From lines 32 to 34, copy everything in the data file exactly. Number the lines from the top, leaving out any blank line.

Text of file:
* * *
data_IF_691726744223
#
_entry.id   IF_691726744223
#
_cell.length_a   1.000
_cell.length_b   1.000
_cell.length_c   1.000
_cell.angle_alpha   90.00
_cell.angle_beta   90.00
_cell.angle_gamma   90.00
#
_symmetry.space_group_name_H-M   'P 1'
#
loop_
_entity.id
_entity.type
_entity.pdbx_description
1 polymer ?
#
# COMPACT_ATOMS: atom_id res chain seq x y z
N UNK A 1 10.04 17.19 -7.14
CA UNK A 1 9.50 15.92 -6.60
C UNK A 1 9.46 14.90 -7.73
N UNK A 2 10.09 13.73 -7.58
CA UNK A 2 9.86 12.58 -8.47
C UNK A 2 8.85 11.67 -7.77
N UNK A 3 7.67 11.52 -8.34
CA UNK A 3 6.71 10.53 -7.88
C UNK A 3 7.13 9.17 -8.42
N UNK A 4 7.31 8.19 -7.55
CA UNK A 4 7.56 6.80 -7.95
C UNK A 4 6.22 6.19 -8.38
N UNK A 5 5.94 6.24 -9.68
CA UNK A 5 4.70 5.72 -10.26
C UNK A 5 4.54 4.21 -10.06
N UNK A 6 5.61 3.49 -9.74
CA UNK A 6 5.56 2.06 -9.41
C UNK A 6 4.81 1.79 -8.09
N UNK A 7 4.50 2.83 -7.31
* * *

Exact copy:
C UNK A 4 6.22 6.19 -8.38
N UNK A 5 5.94 6.24 -9.68
CA UNK A 5 4.70 5.72 -10.26